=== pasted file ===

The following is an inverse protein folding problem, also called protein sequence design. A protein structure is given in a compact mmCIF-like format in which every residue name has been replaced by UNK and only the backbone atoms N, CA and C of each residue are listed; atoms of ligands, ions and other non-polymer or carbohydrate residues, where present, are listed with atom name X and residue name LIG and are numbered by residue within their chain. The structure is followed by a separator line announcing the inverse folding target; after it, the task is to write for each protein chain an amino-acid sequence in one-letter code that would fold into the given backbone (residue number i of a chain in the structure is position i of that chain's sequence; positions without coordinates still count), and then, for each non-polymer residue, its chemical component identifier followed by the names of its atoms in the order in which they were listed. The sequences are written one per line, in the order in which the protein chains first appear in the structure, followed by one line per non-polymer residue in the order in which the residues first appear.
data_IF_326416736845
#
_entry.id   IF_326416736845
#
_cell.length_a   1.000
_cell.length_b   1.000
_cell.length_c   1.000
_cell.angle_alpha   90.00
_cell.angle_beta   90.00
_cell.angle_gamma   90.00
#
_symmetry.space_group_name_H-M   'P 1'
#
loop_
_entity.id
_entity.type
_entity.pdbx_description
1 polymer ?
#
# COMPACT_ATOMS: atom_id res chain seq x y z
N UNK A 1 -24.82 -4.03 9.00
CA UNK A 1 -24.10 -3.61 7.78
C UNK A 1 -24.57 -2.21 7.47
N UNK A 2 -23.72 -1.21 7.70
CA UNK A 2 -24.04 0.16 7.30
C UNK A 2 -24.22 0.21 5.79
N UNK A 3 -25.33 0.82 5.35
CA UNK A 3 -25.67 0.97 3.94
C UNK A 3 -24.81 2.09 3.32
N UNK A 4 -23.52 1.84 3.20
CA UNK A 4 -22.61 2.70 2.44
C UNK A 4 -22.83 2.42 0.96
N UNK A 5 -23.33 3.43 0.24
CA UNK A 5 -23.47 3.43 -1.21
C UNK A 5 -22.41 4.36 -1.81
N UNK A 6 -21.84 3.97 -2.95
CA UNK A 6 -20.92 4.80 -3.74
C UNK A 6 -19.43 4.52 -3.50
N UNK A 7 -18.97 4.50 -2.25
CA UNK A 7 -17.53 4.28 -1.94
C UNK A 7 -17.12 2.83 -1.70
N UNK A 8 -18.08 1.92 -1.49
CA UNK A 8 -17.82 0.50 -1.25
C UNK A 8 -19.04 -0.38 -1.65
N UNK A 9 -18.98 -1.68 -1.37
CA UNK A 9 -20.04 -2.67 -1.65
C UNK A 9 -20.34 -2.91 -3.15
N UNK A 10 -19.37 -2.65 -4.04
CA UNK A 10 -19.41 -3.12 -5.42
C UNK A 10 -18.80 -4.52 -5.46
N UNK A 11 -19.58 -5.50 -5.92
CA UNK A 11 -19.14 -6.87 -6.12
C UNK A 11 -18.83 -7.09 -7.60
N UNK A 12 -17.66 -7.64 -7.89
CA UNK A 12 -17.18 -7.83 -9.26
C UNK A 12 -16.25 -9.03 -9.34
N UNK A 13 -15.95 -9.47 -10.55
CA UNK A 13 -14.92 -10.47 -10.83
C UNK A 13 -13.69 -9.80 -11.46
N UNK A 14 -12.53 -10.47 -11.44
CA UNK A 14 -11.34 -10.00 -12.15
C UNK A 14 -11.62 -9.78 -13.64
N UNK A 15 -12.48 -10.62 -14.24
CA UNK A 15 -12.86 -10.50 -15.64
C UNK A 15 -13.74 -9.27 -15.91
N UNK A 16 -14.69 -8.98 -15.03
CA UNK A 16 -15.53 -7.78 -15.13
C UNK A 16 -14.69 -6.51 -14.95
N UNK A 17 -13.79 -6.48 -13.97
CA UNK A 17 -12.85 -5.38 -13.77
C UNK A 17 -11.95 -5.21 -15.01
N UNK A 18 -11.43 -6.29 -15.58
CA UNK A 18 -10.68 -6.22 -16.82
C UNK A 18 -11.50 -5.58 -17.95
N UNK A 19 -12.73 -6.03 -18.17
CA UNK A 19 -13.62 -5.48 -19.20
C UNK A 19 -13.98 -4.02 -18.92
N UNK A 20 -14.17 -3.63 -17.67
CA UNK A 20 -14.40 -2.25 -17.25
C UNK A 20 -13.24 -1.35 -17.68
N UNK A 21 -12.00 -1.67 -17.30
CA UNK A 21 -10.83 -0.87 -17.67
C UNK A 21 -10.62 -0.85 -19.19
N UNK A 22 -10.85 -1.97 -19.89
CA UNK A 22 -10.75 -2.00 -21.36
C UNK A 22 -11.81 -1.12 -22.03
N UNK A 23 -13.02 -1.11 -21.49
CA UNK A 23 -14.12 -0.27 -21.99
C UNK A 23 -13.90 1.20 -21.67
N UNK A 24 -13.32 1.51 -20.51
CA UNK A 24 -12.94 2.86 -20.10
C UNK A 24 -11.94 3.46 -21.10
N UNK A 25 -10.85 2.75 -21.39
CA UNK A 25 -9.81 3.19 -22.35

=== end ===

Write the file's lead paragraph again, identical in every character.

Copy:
The following is an inverse protein folding problem, also called protein sequence design. A protein structure is given in a compact mmCIF-like format in which every residue name has been replaced by UNK and only the backbone atoms N, CA and C of each residue are listed; atoms of ligands, ions and other non-polymer or carbohydrate residues, where present, are listed with atom name X and residue name LIG and are numbered by residue within their chain. The structure is followed by a separator line announcing the inverse folding target; after it, the task is to write for each protein chain an amino-acid sequence in one-letter code that would fold into the given backbone (residue number i of a chain in the structure is position i of that chain's sequence; positions without coordinates still count), and then, for each non-polymer residue, its chemical component identifier followed by the names of its atoms in the order in which they were listed. The sequences are written one per line, in the order in which the protein chains first appear in the structure, followed by one line per non-polymer residue in the order in which the residues first appear.